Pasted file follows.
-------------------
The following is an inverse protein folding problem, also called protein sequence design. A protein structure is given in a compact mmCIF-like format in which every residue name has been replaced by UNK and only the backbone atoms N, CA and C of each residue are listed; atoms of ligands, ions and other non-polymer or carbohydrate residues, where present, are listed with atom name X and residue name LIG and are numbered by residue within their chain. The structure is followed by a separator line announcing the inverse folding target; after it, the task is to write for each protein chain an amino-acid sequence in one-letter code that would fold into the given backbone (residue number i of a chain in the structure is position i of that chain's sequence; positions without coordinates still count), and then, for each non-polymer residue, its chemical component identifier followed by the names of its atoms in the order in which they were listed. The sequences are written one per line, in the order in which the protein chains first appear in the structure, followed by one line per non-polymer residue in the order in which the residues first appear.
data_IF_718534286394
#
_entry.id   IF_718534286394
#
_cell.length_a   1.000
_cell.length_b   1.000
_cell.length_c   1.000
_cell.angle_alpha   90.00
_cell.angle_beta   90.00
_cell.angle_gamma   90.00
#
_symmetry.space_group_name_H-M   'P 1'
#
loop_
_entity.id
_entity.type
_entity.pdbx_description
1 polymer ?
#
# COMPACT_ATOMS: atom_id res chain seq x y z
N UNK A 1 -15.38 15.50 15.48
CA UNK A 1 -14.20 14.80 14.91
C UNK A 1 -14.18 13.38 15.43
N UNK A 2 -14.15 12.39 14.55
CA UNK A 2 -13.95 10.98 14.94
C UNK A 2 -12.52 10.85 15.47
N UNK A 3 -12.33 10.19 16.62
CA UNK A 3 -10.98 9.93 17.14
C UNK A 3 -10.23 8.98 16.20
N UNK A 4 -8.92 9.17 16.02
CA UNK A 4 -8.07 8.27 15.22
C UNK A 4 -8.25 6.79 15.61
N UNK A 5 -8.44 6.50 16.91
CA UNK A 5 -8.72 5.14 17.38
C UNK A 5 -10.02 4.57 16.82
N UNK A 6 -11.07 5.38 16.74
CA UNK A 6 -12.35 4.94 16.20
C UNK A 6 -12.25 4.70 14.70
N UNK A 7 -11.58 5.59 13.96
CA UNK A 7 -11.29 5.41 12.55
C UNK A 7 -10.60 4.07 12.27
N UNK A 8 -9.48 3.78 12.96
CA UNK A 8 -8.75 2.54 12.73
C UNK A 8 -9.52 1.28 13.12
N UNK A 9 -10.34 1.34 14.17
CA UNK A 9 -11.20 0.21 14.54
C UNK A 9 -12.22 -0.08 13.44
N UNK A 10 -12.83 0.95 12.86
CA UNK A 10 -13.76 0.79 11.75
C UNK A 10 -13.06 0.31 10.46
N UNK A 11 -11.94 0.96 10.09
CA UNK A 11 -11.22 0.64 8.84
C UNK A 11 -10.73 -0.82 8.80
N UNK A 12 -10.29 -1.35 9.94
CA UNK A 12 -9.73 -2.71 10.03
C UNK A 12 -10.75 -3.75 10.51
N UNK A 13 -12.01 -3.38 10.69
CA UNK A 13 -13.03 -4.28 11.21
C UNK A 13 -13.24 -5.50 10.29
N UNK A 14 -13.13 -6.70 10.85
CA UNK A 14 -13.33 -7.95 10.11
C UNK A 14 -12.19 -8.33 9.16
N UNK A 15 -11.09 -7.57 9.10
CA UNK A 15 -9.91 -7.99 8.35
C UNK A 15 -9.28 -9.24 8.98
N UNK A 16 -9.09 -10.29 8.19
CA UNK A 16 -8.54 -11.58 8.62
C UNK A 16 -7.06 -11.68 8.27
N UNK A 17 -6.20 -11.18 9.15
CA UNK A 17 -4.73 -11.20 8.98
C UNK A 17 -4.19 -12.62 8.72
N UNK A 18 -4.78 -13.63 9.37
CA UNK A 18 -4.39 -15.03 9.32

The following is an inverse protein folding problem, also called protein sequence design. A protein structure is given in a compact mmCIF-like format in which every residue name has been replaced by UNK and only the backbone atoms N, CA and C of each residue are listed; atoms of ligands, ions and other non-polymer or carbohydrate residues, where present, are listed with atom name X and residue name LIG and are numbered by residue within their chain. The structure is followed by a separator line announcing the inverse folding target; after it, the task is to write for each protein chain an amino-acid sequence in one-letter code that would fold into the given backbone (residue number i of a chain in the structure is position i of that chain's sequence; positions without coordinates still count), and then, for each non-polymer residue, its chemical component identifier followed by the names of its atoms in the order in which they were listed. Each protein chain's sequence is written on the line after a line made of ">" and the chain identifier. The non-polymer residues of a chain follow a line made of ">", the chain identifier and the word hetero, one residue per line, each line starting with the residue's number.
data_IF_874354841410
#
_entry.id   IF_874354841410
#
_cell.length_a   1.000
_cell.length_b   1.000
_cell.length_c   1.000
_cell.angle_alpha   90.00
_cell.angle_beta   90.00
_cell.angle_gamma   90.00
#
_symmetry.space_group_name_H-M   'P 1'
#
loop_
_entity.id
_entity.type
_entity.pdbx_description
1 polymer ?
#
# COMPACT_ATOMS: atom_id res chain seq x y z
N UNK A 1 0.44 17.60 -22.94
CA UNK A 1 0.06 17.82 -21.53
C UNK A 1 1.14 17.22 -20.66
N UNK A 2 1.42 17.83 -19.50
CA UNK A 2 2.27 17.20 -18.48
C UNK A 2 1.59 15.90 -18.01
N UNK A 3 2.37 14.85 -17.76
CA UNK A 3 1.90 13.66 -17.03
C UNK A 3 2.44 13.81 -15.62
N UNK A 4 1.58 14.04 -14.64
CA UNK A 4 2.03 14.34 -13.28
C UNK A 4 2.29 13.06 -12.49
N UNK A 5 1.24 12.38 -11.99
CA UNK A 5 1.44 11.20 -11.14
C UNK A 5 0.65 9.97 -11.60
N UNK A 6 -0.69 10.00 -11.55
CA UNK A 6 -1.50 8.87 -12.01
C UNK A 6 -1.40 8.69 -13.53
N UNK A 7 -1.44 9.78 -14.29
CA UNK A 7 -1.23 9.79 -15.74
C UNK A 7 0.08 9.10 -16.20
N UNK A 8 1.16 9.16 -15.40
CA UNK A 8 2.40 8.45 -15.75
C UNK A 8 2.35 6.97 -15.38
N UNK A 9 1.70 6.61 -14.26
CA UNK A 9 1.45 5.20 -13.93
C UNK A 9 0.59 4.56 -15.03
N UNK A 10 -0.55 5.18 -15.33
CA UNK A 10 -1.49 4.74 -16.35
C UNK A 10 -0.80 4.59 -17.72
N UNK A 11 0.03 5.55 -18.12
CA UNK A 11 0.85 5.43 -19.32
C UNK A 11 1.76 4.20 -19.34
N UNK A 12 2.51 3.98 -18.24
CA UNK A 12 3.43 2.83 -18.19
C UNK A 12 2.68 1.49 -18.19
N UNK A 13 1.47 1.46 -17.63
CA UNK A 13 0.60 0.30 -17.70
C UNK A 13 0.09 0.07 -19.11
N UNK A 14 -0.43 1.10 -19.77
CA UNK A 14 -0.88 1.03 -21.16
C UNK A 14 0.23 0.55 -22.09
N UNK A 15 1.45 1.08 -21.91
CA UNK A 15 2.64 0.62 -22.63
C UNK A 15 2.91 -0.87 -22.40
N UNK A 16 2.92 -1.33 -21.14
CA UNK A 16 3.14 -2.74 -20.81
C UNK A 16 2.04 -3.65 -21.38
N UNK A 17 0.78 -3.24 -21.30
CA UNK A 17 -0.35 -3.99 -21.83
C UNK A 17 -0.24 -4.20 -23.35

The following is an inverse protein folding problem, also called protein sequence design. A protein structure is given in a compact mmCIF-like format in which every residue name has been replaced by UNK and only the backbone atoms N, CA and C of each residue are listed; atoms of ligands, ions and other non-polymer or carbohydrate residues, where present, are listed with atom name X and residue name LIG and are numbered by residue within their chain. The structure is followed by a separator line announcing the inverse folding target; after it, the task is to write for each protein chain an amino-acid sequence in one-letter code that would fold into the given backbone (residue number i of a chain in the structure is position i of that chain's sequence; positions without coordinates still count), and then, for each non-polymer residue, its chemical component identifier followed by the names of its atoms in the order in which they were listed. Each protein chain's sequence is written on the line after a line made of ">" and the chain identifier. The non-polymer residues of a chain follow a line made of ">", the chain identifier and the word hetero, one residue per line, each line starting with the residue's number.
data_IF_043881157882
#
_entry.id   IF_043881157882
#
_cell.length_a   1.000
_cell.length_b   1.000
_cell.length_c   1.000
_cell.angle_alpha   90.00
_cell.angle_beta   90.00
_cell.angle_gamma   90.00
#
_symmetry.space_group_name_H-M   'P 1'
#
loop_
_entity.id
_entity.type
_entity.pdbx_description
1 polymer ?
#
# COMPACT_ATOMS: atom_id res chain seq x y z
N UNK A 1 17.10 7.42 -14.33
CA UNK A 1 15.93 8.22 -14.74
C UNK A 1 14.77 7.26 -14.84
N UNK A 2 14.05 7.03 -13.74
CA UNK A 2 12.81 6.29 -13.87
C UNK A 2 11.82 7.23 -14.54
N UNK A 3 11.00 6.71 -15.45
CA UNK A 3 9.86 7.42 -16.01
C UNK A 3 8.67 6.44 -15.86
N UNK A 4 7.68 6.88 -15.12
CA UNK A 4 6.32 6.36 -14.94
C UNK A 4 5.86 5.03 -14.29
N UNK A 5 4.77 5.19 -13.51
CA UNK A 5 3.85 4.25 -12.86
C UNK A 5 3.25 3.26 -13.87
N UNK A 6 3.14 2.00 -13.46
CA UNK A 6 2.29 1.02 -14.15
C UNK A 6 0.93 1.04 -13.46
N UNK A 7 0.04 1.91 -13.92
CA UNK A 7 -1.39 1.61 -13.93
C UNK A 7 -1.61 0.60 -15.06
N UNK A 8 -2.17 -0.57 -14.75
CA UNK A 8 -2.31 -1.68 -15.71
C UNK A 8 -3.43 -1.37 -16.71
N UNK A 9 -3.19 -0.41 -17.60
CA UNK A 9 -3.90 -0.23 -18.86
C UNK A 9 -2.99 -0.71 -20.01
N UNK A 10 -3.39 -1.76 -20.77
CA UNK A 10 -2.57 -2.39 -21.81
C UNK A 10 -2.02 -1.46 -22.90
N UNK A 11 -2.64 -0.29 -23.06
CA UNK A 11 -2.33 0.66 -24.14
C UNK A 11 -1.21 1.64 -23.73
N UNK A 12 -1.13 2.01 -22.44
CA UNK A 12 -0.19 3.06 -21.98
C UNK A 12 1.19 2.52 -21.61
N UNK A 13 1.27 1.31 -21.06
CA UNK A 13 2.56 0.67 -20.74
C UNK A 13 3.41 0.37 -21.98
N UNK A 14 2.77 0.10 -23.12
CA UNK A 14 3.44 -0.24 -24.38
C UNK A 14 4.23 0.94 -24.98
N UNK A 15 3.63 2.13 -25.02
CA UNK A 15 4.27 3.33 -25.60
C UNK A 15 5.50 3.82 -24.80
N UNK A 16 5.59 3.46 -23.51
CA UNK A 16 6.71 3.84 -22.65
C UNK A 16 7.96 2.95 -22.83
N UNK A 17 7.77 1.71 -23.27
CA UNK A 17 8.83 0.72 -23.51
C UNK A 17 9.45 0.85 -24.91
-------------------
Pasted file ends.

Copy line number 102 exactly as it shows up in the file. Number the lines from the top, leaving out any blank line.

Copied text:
N UNK A 3 2.37 14.85 -17.76